ZS: Friday, set 3: Four musicians—Susan Alcorn, pedal steel guitar; Bhob Rainey saxophone; LaDonna Smith, violin; and Travis Woodson, guitar; and two dancers—Eun Jung Choi and Ayako Kataoka. I had never before seen miscommunication and refusal to join resolved in such a beautiful way. Sitting in a shallow diagonal, heads moving in unison, the musicians followed every movement of the dancers, like a flock of birds following a leader. Eun Jung’s body wanted to move the space around itself, lifting limbs and spiraling up and down from the floor. Ayako was feminine, expressive, her Butoh-inspired movement slow and distorted. Neither seemed to do what they wanted, nor did they agree on anything; they moved by themselves, glancing towards one another, each a soloist.
This disagreement and frustration became a narrative. As the piece progressed they found each other’s bodies and embraced awkwardly. They stayed in contact, Eun Jung with her abstract movement and Ayako with her expressive face and distorted body. It ended. They did not speak to one another, exiting in opposite directions offstage.
So, when is it time to end an improvisation? I think it never ends, but rather the performers choose a good time to stop. Then they exit, continuing their “free improvisation” of existence elsewhere in the world. That was evident in the body language of Eun Jung and Ayako.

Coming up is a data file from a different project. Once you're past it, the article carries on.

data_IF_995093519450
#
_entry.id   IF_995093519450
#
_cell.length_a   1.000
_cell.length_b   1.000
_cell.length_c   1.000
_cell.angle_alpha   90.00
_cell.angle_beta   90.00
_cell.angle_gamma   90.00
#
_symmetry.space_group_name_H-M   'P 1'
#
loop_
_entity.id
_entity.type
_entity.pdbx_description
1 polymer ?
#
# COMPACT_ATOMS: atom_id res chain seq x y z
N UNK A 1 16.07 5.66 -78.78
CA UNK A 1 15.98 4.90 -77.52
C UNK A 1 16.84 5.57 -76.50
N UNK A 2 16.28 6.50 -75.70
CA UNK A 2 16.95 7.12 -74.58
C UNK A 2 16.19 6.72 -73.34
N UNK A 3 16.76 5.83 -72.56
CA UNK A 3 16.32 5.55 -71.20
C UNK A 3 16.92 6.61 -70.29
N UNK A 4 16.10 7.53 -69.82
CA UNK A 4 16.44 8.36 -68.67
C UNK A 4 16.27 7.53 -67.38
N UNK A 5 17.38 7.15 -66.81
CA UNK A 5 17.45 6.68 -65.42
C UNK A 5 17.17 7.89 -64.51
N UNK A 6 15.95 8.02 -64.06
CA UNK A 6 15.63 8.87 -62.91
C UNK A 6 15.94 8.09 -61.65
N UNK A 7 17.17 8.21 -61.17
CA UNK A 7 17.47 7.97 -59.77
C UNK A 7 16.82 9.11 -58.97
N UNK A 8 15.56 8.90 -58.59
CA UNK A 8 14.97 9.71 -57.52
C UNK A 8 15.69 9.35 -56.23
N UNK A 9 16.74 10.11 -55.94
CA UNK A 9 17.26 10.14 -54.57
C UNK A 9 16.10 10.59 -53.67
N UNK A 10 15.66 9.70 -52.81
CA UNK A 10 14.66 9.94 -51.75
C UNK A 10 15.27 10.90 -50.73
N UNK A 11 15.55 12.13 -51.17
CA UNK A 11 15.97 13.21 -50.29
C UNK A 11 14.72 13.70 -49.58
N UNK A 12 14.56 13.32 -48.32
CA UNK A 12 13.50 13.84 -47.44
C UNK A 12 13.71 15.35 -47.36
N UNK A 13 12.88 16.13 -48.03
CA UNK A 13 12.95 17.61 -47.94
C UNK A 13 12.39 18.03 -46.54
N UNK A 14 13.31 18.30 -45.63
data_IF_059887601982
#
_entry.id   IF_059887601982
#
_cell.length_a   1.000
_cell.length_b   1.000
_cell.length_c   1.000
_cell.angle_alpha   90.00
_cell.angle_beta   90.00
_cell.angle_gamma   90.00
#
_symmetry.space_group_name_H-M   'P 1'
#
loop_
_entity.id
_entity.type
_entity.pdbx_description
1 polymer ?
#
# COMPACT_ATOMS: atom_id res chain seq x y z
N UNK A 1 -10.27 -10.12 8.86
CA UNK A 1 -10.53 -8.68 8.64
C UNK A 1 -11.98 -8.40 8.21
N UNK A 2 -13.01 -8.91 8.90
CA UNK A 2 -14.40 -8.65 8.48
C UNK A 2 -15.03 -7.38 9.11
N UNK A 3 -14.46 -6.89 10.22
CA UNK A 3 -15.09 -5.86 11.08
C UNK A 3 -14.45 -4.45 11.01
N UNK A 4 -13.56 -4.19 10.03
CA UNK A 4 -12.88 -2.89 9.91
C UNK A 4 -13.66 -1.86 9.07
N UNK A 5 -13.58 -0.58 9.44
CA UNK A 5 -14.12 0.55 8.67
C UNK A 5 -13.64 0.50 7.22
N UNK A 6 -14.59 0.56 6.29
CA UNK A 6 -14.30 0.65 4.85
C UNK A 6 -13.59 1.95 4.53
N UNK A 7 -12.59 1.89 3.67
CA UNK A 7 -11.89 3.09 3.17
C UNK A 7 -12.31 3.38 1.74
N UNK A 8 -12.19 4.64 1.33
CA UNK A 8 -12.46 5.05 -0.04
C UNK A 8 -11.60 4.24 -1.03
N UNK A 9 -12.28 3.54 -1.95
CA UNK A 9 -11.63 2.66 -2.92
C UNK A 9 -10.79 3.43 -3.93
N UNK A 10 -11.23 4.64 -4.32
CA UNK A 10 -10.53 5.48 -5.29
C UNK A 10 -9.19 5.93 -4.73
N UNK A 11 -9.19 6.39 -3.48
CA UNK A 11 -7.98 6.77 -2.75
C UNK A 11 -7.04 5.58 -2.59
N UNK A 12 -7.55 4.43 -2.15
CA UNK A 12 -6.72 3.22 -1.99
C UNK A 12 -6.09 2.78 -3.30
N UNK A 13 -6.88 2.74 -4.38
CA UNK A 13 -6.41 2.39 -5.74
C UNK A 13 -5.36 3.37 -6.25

Post-it #3: Free improvisation is
“Knowing when to hold them,
knowing when to fold them.”
LMB: Sunday, set 3: A loud cloud of frantic energy, amid which Michele Tantoco runs, momentarily quieting the roar, which soon explodes to shrill pain. She balances, her body waving like a flag of surrender in the midst of battle. As the five musicians thunder on, Michele gently rolls toy cars down her leg and across the stage. She follows a car to the seating cushions on the floor, takes one, and covers her head with it. My ears hurt, even with plugs in. Michele stands, walks to saxophonist Elliott Levin’s mic and blows a “shuuuushshshsh” into it. No matter, the musicians continue at 11 on the dial. She claps her belly, her hands, signaling an end, to no avail, then steps forward and makes tiny talky-talk finger mudras, whispering a conversation between her hands. The hands soon scream at one another, propelled by the sound-roar. She collects the toy cars, the pillows, makes neat stacks, as if closing down the space, and exits to grab her water bottle. The roar goes on. My seatmate and I choose to depart, still hearing the thunder of sound as we walk a block off to our car. Too bad it was so late, so loud, that we had to exit and miss set 4.
Post-it #4: Free improvisation is
“sharee dooby dooby,
Poink! Poink! Ploink!
Doink Doink wheam,
ZS: What do the performers “owe” the audience? They owe them their true self at every moment, full exposure to their emotions and expressiveness, plus their compositional and artistic expertise in that moment. They owe them an openness and invitation to be seen and heard. Otherwise why have an audience at all?
What the audience “owes” the performers, I believe, is simply empathy.
LMB: Empathy goes both ways.
Tags: NowHere, free improvisation
By Lynn Matluck Brooks
November 3, 2015